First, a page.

In 2006, Muhammad Yunus and his organization the Grameen Bank were awarded the Nobel Peace Prize for pioneering microcredit programs to the poor in Bangladesh. This was the culmination of nearly two decades of the international development field’s confidence in microfinance to bring social and economic development. The rise of the microfinance movement reflects what the former World Bank Chief Economist Joseph Stiglitz calls the social turn in international development, characterized by the inclusion of social dimensions, such as gender and inequality, in development practices.
Critical social science scholars offer different interpretations of this social turn, including the appropriation of gender equality for neoliberal goals, the reliance on private solutions to poverty, and the mischaracterization of precarious and exploitative work as entrepreneurialism.
Home-based workers repurposed as entrepreneurs
Considering the hype around microfinance, entrepreneurialism, and the belief in the empowering potential of work, I was interested in comparing these ideas to the lives of women actually working in the informal economy. I spent a year in Ahmedabad, a large city in northwest India, conducting research with women home-based garment workers. Because of the work setting and an ambiguous employee-employer relationship, home-based workers are often mistakenly refashioned as self-employed micro-entrepreneurs.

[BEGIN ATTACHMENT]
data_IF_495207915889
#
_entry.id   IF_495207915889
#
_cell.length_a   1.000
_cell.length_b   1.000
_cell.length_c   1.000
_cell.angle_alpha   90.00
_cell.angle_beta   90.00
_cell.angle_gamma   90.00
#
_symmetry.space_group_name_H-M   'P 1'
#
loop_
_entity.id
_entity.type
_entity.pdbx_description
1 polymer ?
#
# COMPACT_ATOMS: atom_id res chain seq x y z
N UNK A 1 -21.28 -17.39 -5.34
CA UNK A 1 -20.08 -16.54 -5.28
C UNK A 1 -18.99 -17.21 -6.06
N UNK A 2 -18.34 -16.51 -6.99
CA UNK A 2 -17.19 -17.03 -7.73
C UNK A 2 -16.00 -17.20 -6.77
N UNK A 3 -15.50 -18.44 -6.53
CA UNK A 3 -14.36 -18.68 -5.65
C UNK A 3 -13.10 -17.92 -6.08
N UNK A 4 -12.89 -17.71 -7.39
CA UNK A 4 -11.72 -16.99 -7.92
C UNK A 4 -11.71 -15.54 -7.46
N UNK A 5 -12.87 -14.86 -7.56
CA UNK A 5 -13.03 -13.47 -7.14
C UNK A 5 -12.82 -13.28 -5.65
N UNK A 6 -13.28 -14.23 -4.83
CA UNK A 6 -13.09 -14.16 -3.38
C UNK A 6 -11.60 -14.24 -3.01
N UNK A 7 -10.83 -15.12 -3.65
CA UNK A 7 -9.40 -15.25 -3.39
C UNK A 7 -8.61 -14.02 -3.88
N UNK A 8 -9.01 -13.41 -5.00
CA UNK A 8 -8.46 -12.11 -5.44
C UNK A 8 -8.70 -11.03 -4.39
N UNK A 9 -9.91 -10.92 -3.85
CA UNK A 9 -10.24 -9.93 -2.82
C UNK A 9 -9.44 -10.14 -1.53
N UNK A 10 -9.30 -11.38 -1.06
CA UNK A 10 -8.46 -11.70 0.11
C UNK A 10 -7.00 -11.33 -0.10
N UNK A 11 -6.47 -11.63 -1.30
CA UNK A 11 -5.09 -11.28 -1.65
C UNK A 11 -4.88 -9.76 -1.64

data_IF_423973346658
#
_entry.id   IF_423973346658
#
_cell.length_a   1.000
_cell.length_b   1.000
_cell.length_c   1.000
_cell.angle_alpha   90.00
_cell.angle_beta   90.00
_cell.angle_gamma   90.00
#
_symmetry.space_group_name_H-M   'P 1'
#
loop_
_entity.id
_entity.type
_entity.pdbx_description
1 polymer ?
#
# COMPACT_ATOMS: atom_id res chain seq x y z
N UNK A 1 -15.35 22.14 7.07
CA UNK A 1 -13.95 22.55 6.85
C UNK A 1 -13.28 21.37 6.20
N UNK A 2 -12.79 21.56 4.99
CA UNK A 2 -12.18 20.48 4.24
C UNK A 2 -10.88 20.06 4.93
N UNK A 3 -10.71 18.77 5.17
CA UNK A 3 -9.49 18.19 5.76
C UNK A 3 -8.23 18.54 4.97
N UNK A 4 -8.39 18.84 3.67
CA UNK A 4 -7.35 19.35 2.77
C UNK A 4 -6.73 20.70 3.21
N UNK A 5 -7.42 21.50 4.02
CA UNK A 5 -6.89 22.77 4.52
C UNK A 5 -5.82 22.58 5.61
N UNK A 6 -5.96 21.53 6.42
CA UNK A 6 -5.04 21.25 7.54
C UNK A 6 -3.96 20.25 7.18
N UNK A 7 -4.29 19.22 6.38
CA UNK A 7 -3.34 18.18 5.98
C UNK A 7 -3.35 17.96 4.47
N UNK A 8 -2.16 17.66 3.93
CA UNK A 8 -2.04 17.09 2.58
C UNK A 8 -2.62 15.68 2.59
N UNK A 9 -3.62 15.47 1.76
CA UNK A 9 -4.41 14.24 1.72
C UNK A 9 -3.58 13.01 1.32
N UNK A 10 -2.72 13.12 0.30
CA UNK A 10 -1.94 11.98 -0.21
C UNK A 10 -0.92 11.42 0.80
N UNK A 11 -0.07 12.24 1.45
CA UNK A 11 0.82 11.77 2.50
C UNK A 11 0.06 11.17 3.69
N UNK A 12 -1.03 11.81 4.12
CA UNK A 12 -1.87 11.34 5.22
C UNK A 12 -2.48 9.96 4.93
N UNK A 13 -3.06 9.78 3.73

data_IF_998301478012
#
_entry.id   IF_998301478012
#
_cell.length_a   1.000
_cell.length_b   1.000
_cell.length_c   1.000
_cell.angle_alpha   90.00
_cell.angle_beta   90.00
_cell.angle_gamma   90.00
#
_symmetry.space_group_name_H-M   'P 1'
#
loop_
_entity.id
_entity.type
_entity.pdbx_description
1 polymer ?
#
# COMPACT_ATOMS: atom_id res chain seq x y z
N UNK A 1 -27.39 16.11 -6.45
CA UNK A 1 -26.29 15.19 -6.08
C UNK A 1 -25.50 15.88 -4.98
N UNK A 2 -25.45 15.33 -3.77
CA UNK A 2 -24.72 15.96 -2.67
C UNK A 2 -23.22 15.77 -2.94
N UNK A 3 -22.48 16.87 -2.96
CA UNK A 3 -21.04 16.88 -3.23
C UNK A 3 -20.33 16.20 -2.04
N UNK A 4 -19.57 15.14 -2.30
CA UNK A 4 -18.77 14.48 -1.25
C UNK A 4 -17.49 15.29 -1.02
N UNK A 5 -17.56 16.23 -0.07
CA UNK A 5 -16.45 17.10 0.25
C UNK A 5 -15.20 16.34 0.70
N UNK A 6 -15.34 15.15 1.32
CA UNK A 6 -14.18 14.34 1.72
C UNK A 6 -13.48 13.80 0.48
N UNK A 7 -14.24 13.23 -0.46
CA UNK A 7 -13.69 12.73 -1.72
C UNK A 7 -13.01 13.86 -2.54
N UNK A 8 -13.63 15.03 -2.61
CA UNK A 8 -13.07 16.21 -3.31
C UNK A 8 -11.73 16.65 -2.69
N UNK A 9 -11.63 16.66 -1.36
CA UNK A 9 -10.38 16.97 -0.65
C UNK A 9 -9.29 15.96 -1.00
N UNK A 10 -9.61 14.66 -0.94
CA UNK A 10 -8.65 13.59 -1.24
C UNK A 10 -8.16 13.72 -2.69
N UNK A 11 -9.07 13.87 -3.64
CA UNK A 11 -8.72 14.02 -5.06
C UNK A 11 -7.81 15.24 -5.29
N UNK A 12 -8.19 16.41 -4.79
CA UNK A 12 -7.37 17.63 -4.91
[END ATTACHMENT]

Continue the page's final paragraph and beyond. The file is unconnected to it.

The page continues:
Similar to current debates over the gig economy (such as Airbnb, Uber, and TaskRabbit), there are two interpretations of the informal economy: entrepreneurship or exploitation. In my research I found that women home-based workers reflected both sides but with caveats. Their experience with work was due to labor market forces that create low-wage, irregular work, but also to their social positions as poor women belonging to lower-caste or religious minority groups. Because of social and cultural customs, including household and caregiving responsibilities, these women could not work outside. Yet, they had to work because of their household’s economic position. As one participant, Biliksha, admitted, her family allows her to work because “our household needs money, otherwise, I would only do household work.”
Home-based work allowed women to be economically active while not conflicting with their gender roles in the family and community. However, home-based work is very irregular, low paid, and highly exploitative. Home-based work offers an opportunity to work, but the industry takes advantage of women’s limited social and spatial mobility to create a cheap and expendable labor force.